Empire of Nicaea, John III Ducas-Vatatzes, c. 15 December 1221 - 3 November 1254

|John| |III|, |Empire| |of| |Nicaea,| |John| |III| |Ducas-Vatatzes,| |c.| |15| |December| |1221| |-| |3| |November| |1254||tetarteron|
John was a very successful ruler who greatly increased the size, influence, and prosperity of the Nicaean Empire. He prepared the way for his descendants to successfully restore Greek rule to Constantinople and to rule the restored Byzantine Empire.
BZ99289. Bronze tetarteron, Lianta 285; DOC IV-2 58; Hendy pl. 34, 4; Wroth BMCV 36; Ratto 2290; Sommer 70.16; SBCV 2116, Nice VF, broad flan, highlighting earthen deposits, weight 2.505 g, maximum diameter 21.5 mm, die axis 150o, Lydia, Magnesia ad Sipylum (Manisa, Turkey) mint, c. 15 Dec 1221 - 3 Nov 1254; obverse bust of St. George facing, nimbate, wearing military attire, spear in right hand, shield on left arm, A in circle left, ΓPw monogram right; reverse Iw / ΔEC/ΠO - OΛOY/K/A/C (or similar, in columns left and right, OY ligate), John standing facing, wearing stemma with pendilia, chlamys, and divitision, labarum in right hand, globus cruciger in left hand; from the S. Lindner Collection; rare; SOLD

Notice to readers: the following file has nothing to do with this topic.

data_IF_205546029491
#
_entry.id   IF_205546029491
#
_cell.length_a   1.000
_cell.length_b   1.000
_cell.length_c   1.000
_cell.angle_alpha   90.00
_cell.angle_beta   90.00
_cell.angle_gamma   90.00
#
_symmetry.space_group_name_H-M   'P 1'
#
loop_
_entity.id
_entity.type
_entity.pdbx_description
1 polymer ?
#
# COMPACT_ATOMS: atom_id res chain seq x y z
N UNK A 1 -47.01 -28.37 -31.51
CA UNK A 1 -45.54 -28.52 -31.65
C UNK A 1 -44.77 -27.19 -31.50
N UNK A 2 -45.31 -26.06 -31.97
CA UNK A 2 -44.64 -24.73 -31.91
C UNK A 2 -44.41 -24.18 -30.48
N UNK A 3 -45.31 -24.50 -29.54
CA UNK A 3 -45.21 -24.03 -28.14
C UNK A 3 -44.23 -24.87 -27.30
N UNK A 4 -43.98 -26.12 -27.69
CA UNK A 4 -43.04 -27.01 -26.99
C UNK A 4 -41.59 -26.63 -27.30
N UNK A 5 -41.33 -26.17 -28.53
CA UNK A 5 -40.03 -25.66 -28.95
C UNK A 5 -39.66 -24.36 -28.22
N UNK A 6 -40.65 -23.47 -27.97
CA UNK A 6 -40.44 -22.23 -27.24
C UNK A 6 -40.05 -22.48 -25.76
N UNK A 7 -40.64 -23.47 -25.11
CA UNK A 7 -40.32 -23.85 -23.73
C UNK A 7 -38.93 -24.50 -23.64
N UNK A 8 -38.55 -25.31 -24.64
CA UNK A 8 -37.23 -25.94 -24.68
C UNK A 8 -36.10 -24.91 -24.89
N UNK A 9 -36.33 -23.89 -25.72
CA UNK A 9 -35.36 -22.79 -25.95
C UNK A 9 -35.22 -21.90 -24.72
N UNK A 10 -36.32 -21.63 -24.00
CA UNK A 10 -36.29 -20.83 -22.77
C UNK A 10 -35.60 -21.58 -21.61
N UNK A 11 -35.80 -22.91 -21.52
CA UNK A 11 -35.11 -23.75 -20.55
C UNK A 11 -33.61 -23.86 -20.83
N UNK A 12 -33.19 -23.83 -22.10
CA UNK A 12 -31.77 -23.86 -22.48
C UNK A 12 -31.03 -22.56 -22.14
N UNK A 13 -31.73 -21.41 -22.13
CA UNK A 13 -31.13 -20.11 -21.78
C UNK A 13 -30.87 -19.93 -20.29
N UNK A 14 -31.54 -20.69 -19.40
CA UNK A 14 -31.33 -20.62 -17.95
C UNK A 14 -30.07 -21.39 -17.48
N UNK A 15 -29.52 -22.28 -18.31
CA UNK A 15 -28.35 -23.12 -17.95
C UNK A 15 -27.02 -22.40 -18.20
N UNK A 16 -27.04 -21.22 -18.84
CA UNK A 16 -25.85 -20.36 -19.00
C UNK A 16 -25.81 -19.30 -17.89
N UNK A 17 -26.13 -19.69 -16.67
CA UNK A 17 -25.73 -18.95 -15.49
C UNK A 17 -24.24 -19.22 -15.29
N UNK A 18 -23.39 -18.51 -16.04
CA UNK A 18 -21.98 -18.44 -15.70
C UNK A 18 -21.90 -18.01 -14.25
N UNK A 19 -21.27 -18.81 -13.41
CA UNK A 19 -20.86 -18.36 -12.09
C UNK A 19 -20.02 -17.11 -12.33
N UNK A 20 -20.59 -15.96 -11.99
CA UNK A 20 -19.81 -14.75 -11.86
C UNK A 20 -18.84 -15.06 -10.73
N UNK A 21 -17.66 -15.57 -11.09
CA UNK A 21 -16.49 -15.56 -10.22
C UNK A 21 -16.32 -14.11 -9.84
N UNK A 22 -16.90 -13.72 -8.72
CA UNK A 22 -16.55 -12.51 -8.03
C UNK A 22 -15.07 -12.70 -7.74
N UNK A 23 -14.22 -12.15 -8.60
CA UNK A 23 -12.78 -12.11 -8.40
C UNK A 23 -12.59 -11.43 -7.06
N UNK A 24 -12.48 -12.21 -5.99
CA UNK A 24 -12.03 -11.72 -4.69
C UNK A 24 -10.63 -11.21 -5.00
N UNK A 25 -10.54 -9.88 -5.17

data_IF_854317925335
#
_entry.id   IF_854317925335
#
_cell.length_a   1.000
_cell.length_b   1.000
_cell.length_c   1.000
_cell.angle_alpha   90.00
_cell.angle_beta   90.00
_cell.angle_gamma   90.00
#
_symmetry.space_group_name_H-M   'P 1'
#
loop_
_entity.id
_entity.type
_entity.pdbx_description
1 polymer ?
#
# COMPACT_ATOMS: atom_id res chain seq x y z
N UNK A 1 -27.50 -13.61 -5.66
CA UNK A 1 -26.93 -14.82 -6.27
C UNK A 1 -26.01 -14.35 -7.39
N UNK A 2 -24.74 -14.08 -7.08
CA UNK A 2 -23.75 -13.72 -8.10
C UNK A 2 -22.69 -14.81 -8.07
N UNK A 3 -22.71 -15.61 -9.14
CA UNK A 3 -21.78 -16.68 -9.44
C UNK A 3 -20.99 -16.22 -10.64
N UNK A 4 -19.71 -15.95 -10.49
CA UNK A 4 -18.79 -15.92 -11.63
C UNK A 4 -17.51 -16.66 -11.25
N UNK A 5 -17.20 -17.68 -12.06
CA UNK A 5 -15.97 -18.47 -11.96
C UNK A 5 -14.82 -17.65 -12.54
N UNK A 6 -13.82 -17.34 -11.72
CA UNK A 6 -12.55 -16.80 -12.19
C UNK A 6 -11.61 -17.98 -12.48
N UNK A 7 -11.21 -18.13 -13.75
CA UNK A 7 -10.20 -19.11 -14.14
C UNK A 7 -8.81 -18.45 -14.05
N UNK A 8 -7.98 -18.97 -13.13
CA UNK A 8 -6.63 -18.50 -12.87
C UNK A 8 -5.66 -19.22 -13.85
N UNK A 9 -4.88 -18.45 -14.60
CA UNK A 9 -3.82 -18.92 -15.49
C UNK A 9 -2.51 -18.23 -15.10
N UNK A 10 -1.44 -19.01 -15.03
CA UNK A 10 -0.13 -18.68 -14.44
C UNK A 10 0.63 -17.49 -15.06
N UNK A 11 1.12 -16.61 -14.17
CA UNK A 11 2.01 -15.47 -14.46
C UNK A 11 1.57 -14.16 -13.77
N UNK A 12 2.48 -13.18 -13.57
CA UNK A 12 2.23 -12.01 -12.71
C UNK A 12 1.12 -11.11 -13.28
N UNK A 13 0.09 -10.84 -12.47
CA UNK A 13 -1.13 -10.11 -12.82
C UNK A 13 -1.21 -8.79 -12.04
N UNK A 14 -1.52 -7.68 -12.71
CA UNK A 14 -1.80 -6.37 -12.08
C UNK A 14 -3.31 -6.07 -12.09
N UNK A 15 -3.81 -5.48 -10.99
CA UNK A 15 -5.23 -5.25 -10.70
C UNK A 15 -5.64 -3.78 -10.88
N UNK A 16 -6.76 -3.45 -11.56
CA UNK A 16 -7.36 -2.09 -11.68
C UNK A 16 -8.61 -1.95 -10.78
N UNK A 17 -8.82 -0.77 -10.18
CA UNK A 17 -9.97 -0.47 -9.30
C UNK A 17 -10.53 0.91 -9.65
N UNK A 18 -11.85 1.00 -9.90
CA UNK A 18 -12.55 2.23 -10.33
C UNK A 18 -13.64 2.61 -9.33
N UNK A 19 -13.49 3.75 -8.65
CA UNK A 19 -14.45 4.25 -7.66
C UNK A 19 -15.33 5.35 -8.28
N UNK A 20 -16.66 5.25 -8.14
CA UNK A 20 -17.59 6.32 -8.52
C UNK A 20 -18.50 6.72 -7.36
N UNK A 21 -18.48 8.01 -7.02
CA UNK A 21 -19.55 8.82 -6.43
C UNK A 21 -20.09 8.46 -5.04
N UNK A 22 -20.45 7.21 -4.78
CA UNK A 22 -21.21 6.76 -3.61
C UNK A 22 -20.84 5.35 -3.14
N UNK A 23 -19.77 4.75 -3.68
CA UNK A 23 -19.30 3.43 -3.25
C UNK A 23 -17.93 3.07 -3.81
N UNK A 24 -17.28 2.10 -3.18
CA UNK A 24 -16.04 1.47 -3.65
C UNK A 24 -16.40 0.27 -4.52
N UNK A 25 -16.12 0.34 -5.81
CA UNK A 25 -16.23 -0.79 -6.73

Empire of Nicaea, c. 1204 - 1261 A.D.

|Anonymous| |Nicaea|, |Empire| |of| |Nicaea,| |c.| |1204| |-| |1261| |A.D.||tetarteron|
Nicaea, in northwestern Anatolia, was the capital city of the Empire of Nicaea, formed following the Fourth Crusade in 1204, until the recapture of Constantinople by the Byzantines in 1261. The mint was transferred from Nicaea to Magnesia around 1210/11 or soon after.
BZ96507. Bronze tetarteron, DOC IV-2, type E, p. 537, 3, pl. XXXVII, 7; Lianta 316; Hendy pl. 36, 11; SBCV 2155; Sommer 72.6; Wroth BMC -; Ratto -, aF, corrosion, edge split, weight 2.202 g, maximum diameter 17.4 mm, die axis 0o, Lydia, Magnesia ad Sipylum (Manisa, Turkey) mint, anonymous, 1227 - 1261(?); obverse cross decorated with pellets, I-C / X-C (Greek abbreviation: Ihsos Xrists - Jesus Christ) in quarters; reverse large B B decorated with pellets, letter B on the right reversed and with pellets in loops; rare; SOLD